Metformin prescription is associated with reduced risk of surgical repair and rupture-related mortality in patients with abdominal aortic aneurysm

Golledge, Jonathan, Morris, Dylan R., Pinchbeck, Jenna, Rowbotham, Sophie, Jenkins, Jason, Bourke, Michael, Bourke, Bernard, Norman, Paul E., Jones, Rhonda, and Moxon, Joseph V. (2019) Metformin prescription is associated with reduced risk of surgical repair and rupture-related mortality in patients with abdominal aortic aneurysm. European Journal of Vascular and Endovascular Surgery, 57 (1). pp. 94-101.

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Objectives: Currently there is no drug therapy for abdominal aortic aneurysm (AAA) and most previous investigations have focused on imaging rather than clinical outcomes. The aim of this study was to assess whether AAA related clinical events were lower in patients prescribed metformin.

Methods: This was a prospective cohort observational study performed in three cities in Australia, which was designed to study risk factors for clinical events not simply to focus on metformin. Patients with an asymptomatic unrepaired AAA of any diameter ≥30 mm were recruited from hospital outpatient clinics and surveillance programs run at four centres. The main outcome was the requirement for AAA repair or AAA related mortality (AAA events). The association between metformin prescription and AAA events was assessed using Kaplan-Meier analysis and Cox proportional hazard analysis.

Results: Patients (1,080) with a mean (SD) initial AAA diameter of 46.1 (11.3) mm were followed for a mean (SD) of 2.5 (3.1) years until an AAA event (n ¼ 454), death (n ¼ 176), loss to follow up (n ¼ 128), or completion of current follow up (n ¼ 322). Patients with diabetes who were prescribed metformin (adjusted HR 0.63, 95% CI 0.44e0.93), but not patients with diabetes who were not prescribed metformin (adjusted HR 1.15, 95% CI 0.83e 1.59), had a lower incidence of AAA events compared with those without diabetes. Findings were similar in sensitivity analyses restricted to patients with an initial AAA diameter ≤ 50 mm and patients with a minimum follow up of six months before an AAA event.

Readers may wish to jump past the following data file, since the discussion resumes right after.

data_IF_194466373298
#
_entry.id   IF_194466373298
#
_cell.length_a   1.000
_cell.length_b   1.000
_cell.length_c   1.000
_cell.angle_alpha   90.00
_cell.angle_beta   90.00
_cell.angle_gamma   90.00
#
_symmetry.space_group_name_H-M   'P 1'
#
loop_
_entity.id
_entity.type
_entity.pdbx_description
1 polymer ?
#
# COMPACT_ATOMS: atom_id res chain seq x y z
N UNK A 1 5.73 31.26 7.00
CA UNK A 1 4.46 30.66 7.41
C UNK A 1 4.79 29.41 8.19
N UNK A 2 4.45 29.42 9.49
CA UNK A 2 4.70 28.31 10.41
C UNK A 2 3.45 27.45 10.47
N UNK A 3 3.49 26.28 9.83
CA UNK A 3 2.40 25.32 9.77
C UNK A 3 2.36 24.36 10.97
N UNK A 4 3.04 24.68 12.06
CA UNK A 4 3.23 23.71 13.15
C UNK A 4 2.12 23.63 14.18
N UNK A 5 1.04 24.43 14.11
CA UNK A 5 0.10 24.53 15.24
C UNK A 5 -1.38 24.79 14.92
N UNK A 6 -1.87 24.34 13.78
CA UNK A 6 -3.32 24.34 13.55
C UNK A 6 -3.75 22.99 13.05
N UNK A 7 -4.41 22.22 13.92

Conclusions: These findings suggest that clinically important AAA events may be reduced in patients with diabetes who are prescribed metformin, but not those with diabetes receiving other treatments. A randomised controlled trial is needed to definitively test whether metformin reduces AAA related clinical events in patients with small AAAs who do not have diabetes.

Item ID: 57943
Item Type: Article (Research - C1)
ISSN: 1532-2165
Copyright Information: (c) 2018 European Society for Vascular Surgery. Published by Elsevier B.V. All rights reserved.
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Funders: National Health and Medical Research Council of Australia (NHMRC), Queensland Government
Projects and Grants: NHMRC 1022757, NHMRC 1117061
Date Deposited: 21 Oct 2019 23:39
FoR Codes: 32 BIOMEDICAL AND CLINICAL SCIENCES > 3201 Cardiovascular medicine and haematology > 320101 Cardiology (incl. cardiovascular diseases) @ 100%
SEO Codes: 92 HEALTH > 9201 Clinical Health (Organs, Diseases and Abnormal Conditions) > 920103 Cardiovascular System and Diseases @ 100%
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